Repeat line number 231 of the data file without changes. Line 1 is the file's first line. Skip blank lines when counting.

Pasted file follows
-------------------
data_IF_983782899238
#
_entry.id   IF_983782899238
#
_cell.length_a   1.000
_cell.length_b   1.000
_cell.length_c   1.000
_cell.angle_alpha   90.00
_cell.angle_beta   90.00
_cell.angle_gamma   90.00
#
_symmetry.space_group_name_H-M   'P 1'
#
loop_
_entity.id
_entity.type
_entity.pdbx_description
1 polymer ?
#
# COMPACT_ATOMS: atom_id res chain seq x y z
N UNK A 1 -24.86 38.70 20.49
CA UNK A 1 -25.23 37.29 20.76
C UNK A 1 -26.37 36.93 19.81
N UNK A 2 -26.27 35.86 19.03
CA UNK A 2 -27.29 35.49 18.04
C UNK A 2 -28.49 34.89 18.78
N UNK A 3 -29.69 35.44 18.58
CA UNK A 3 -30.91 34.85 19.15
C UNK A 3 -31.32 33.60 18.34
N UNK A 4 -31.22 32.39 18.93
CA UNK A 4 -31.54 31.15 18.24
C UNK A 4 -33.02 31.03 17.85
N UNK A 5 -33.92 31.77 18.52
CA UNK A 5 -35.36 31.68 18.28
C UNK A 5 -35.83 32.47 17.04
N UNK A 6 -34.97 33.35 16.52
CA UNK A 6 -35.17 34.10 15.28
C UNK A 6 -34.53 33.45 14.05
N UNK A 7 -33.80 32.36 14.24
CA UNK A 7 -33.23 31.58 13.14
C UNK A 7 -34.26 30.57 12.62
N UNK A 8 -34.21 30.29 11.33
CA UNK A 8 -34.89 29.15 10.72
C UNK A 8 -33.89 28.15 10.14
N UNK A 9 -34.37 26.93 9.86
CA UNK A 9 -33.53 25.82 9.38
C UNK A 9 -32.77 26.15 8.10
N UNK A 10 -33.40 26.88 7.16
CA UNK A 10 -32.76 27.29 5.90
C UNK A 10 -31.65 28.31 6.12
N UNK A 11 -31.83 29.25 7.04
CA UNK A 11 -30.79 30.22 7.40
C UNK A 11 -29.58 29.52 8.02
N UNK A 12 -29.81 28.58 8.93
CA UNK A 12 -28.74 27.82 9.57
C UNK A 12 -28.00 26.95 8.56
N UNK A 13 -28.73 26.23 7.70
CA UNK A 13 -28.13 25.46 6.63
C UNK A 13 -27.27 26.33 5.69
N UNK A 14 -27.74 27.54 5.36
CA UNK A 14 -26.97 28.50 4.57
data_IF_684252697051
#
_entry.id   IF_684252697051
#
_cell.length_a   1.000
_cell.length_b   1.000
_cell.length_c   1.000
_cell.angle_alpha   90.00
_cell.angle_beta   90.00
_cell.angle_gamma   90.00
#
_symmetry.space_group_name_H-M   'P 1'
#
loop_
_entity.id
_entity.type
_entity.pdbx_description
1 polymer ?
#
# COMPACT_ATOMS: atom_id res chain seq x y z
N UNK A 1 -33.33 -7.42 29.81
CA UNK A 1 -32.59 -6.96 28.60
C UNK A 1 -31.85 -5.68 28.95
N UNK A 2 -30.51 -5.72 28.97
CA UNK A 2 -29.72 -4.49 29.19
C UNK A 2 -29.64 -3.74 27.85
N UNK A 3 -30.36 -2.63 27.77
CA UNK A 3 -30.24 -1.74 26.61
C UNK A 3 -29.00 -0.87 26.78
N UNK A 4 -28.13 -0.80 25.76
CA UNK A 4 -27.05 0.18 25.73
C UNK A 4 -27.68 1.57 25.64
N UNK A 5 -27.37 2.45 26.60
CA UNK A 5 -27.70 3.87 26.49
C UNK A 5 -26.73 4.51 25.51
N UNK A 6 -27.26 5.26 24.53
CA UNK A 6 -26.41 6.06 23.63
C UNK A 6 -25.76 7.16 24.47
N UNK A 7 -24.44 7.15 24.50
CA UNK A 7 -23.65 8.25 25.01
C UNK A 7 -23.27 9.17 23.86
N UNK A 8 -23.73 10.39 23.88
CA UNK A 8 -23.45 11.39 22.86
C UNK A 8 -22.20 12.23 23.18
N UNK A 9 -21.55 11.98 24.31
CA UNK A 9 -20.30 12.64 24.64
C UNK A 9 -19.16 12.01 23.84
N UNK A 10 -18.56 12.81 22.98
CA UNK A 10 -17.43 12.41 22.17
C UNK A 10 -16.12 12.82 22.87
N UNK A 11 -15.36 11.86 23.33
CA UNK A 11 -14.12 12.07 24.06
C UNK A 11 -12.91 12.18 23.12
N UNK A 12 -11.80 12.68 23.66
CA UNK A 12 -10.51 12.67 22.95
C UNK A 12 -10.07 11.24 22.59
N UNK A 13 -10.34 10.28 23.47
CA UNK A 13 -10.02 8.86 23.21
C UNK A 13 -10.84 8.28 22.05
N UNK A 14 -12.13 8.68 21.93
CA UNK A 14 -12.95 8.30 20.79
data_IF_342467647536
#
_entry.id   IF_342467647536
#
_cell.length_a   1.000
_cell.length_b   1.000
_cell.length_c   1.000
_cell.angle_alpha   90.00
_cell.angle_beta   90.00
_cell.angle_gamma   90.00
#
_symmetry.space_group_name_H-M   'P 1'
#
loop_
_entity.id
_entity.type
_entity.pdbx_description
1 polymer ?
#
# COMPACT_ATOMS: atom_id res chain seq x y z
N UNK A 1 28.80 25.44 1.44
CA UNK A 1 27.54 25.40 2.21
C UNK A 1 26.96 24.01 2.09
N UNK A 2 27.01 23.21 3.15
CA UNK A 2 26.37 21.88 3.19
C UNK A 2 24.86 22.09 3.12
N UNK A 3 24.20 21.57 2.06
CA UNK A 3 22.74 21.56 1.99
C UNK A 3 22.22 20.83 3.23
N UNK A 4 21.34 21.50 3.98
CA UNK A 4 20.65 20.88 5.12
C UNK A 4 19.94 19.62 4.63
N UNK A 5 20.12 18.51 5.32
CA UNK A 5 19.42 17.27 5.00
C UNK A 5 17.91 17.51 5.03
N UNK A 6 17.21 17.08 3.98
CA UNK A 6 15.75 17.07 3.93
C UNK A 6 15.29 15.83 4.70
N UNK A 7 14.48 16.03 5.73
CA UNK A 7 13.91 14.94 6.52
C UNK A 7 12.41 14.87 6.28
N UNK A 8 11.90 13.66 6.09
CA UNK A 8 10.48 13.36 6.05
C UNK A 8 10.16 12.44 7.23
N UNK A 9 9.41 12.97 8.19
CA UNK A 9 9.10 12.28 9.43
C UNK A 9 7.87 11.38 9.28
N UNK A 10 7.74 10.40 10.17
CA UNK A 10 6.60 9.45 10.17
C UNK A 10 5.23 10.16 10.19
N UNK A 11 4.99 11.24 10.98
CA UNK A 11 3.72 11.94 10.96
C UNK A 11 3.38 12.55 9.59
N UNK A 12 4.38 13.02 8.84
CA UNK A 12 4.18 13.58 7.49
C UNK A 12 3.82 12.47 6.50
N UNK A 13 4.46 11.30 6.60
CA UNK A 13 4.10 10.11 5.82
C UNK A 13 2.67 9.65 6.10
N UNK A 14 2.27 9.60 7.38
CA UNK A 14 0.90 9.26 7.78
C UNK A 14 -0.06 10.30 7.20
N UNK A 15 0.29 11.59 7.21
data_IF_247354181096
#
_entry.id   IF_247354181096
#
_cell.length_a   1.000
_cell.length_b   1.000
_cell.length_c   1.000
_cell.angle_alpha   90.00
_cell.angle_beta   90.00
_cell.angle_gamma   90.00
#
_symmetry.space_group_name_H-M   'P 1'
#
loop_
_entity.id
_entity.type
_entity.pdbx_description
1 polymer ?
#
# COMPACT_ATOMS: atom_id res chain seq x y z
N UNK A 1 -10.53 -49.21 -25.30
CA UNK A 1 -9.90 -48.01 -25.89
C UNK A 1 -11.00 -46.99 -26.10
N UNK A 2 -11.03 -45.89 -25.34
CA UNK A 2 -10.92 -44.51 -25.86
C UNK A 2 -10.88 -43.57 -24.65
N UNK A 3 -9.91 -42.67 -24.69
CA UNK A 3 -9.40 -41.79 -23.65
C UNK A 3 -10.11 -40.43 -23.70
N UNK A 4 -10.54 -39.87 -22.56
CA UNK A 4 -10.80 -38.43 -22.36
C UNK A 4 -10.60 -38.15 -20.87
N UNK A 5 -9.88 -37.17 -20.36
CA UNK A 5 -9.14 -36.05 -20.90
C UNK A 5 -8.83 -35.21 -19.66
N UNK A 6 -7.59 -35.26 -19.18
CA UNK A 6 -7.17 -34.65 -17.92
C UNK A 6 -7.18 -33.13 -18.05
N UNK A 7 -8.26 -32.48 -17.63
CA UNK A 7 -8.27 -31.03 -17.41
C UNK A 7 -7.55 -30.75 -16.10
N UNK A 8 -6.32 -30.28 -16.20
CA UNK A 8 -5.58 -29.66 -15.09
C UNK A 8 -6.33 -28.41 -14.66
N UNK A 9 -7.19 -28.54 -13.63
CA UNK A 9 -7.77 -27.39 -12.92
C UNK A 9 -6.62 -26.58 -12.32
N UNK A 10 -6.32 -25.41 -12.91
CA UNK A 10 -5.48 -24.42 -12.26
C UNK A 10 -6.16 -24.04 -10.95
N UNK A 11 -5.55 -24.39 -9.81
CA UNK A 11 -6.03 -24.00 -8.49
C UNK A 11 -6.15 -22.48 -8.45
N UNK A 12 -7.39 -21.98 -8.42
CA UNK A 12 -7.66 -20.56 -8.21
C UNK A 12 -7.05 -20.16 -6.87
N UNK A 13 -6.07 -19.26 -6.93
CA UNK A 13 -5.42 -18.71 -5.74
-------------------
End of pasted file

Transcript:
CA UNK A 9 -7.77 -27.39 -12.92